They sounded genuinely disappointed when I warned them not to eat from every roadside stall until their tummies were used to these foods - that is such a far cry from the mindset of cricketers who toured the subcontinent not so long ago. They were moved by the images of street life in the big cities - we even had questions about how they could get involved and help out local communities, but behind the generosity there was also this refreshing sense of how this could actually enrich their lives too.
I walked away from this session, heartened by the next generation of global cricketers. Some of these Australian lads, like Dhawan and Karthik, will undoubtedly go on to play international cricket, and one can only think that the cricketing family will be richer for these young men who are proud of their own heritage, yet not too proud to embrace foreign experiences. I suspect we will not see the genuine hostilities of a Harbhajan-Symonds type incident again. There will be inevitably be the odd niggle on the field, but with attitudes like this, from cricketers and administrators, one gets the impression that the world is indeed getting smaller by the day.
The genuine warmth with which Hashim Amla's innings was applauded by the crowd at Edgbaston two nights ago, even when he was batting Pakistan out of the Champions Trophy, just underscored the point that some champions transcend trophies. Amla appears to be one of those international cricketers who are impossible to dislike, even as his wrists of steel flay you to the cover-point boundary. He is a credit indeed to his country, his culture and his faith; maybe cricket can blaze a trail where politicians fail. We might do well to remember that in a few days' time when Pakistan and India clash in Birmingham - a cultural melting pot it promises to be, but hopefully one to celebrate a shared love than a mutual distrust.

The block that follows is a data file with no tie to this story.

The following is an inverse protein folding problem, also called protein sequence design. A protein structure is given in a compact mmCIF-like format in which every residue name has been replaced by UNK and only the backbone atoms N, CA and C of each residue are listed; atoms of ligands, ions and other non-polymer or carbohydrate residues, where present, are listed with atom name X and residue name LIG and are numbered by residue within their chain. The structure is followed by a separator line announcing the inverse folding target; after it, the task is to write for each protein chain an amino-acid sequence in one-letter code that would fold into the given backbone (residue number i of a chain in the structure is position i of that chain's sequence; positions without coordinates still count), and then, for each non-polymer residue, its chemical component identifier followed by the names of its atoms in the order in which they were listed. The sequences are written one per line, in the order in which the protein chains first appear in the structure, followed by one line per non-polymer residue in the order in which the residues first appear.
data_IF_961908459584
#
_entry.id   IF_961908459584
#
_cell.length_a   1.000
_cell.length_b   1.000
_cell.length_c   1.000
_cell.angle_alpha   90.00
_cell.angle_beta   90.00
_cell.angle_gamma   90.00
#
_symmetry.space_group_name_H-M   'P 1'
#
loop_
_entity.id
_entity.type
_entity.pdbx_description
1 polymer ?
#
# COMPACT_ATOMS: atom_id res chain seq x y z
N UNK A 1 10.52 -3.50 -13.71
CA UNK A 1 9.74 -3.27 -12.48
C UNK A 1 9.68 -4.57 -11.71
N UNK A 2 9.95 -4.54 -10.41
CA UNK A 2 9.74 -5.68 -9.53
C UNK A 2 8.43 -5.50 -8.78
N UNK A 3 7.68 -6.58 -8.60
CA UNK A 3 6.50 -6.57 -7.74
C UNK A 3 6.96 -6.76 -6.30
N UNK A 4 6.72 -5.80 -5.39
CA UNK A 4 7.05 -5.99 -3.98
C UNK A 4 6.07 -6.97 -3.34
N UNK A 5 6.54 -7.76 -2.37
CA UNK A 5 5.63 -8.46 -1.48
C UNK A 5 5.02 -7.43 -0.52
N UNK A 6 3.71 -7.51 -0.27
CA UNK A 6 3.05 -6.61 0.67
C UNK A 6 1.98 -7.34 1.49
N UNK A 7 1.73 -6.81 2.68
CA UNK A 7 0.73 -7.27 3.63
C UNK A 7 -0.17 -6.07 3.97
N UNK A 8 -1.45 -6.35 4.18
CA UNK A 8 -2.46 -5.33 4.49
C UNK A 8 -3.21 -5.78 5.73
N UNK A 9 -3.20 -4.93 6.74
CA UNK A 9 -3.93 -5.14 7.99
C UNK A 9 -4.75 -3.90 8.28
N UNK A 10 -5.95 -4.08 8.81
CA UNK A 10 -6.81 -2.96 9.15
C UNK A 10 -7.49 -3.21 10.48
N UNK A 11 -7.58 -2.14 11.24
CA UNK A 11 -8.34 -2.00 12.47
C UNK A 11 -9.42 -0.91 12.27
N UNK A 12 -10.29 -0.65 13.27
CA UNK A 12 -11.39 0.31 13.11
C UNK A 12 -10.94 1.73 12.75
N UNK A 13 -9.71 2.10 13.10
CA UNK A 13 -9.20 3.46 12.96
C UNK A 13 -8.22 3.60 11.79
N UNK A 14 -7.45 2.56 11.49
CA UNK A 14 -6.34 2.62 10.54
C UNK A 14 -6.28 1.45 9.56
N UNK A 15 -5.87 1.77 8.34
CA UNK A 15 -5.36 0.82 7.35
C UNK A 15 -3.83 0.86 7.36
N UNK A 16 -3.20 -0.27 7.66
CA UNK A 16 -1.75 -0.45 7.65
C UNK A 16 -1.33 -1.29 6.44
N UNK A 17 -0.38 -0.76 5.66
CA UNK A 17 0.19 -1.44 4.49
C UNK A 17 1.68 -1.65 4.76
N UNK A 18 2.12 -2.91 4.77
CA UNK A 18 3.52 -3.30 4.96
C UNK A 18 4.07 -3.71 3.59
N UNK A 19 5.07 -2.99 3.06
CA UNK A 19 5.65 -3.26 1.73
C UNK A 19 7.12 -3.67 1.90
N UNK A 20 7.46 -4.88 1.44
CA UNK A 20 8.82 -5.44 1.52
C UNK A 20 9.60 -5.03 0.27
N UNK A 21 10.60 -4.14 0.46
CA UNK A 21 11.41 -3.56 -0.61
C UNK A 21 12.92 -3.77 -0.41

On a lighter note, one aspect of cultural awareness that is missing with the modern young cricketer is a complete lack of knowledge of cricket trivia. In order to get them in the mood for India and Sri Lanka, I started them off with a cricket quiz relating to that part of the world. Try this very simple quiz for yourself, especially if you're not Indian or Sri Lankan and see how many you get correct without checking Statsguru or Google. You don't need to get many of these right to beat the lads today!
Michael Jeh is an Oxford Blue who played first-class cricket, and a Playing Member of the MCC. He lives in BrisbaneFeeds: Michael Jeh
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Born in Colombo, educated at Oxford and now living in Brisbane, Michael Jeh (Fox) is a cricket lover with a global perspective on the game. An Oxford Blue who played first-class cricket, he is a Playing Member of the MCC and still plays grade cricket. Michael now works closely with elite athletes, and is passionate about youth intervention programmes. He still chases his boyhood dream of running a wildlife safari operation called Barefoot in Africa.